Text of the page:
So, if we have this notion, that property both real and intellectual is not inherent, and that the two are equally created notions flowing from coercive authority, why is it we can create a statutory licensing regime for intellectual property but not real property?

I can offer two reasons.  First, we do, in fact, create statutory regimes in real property.  We are willing to create zoning ordinances that necessitate allowing certain uses of ostensibly private property.  We have a Takings Clause that is, essentially, statutory licensing of the coercive sale of land and its valuation in cases of sale to the government, and a Due Process clause that denotes the procedure for modification and removal of property rights.  The primary reason we limit statutory licensing of real property is because of resource contention issues (analogous to the tragedy of the commons) – unlike intellectual property, there is one and only one piece of land at 1776 Sovereignty Lane.  However, as noted, some limited statutory license regimes against real property do exist.

Second, we lack guidance, if not authority, in the case of real property.  Unlike intellectual property, we lack some equivalent to the Intellectual Property Clause, to guide us in *why* we might limit these rights.  Arguably other clauses of the Constitution provide this guidance – if nothing else we must try to “promote the general Welfare” – but none in quite so clear a relation as that in the IP Clause gives us.  We are reluctant enough (albeit partially because of the absolutist perception of property we attach to intellectual property) to limit the rights in intellectual property based on promotion of progress; much less so when we don’t have that clear a goal with respect to real property.

A side note: we are less reluctant to consider such exemptions in the case of trademark law and patent law, though still reluctant, than we are in the case of copyright law.  A possible reason for the greater willingness to provide exemptions in trademark and patent is that these are explicitly based in economic incentives (although trademark is derived from consumer confusion rationales, those rationales are themselves derived from an economic basis – the desire to increase commerce by allowing trademarks to serve a valuable signaling function, a function which is eliminated in the event of widespread trademark infringement).  Where the economic rationale is the reason we protect the right, we readily accept economic rationalizations for limiting the rights.  Contrast that with copyright.  Although we say copyright is economically motivated, that’s only a first level analysis.  We often dress up moral rights for authors in economic terms, and the goal explicitly stated in the Copyright Clause is not to maximize value to the creators of “Science”, but rather to promote the “Progress of Science”.  We attempt to maximize creation (and yes, creation can also be categorized economically – but in doing so, we potentially run into a version of the utilitarian moral monstrousness problem).  As a result, explicitly economic motives often ring false, especially when they seem to cut against creation of new works.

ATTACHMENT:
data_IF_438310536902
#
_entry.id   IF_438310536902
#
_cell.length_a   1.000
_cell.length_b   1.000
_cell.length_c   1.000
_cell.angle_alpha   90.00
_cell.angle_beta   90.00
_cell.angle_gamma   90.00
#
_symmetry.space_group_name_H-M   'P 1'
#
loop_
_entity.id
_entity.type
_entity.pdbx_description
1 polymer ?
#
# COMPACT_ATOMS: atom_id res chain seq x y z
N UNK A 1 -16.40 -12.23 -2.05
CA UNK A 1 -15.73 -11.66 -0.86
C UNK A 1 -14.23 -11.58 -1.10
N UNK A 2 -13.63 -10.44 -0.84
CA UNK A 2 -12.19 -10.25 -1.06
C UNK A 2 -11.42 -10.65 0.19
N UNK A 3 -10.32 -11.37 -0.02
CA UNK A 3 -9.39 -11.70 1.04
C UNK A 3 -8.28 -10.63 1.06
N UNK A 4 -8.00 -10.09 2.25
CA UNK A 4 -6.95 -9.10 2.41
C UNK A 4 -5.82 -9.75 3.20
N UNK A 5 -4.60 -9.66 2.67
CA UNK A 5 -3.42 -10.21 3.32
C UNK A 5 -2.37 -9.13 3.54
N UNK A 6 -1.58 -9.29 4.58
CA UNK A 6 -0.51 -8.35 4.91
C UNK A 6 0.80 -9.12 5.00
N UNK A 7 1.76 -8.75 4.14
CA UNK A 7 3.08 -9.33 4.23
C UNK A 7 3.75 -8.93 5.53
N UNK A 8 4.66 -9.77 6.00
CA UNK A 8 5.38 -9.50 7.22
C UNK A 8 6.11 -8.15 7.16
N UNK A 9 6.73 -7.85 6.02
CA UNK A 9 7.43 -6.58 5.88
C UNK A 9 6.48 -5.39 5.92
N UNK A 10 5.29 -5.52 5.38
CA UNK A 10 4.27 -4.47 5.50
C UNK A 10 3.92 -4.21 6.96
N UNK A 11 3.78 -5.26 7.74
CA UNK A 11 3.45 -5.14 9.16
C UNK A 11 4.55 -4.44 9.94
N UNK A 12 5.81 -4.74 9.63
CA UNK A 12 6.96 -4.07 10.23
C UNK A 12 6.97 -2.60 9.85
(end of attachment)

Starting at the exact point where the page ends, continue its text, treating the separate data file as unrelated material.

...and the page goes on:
Joe Clark, in a discussion of the iPad, states:

“While people will tolerate a lot of things, what we want are beautiful things that work well. There aren’t many nonexperts who can accomplish that. Expertise needs schooling, maturation, taste, and quite a lot of attitude.

The foregoing explains why open source has nothing to teach literature or indeed any artistic creation, since talent doesn’t scale as you give more and more developers check-in access to the version-control system set up for your novel.”

Open source has a surprisingly large amount to teach literature and all forms of artistic creation – at least, if you look beyond the simplistic view of open source presented here, and if you truly examine the myth of the romantic artist, the nearly Randian ideal many embed artists and artisans within.

Everyone’s familiar with (or should be, at any rate) the notion of artist as superman – someone with a talent simply inaccessible to those around them, an individualist creator who must be rewarded for the act of creating in order to utilize their talents and whose creation comes out of their very soul.  Some people even believe it.  But these notions are questionable, at best.

First, the incentive argument: in a survey of various creative media types (I don’t have the citation handy, but it’s somewhere in the pile of paper on my desk – email if you want it), roughly 2% cited a monetary motive as part of the reason they create.  The rest?  “I had to.” “I couldn’t help it.” “I wanted to make something that people would enjoy.” “I wanted to be remembered for something after I was gone.” “I needed to.”  You’ll note a distinct absence of the word ‘money’, and a large component of need – artists create because they feel they have to, whether or not they have any particular talent at it.  Open source principles argue that collaborative filtering will adequately serve (and this argument is probably *more* useful in the context of art than software, as the metric for “good” is more accessible to anyone in artistic media) to deal with the difference between good and bad taste, between ugly and beautiful – especially since people  have different conceptions of beautiful.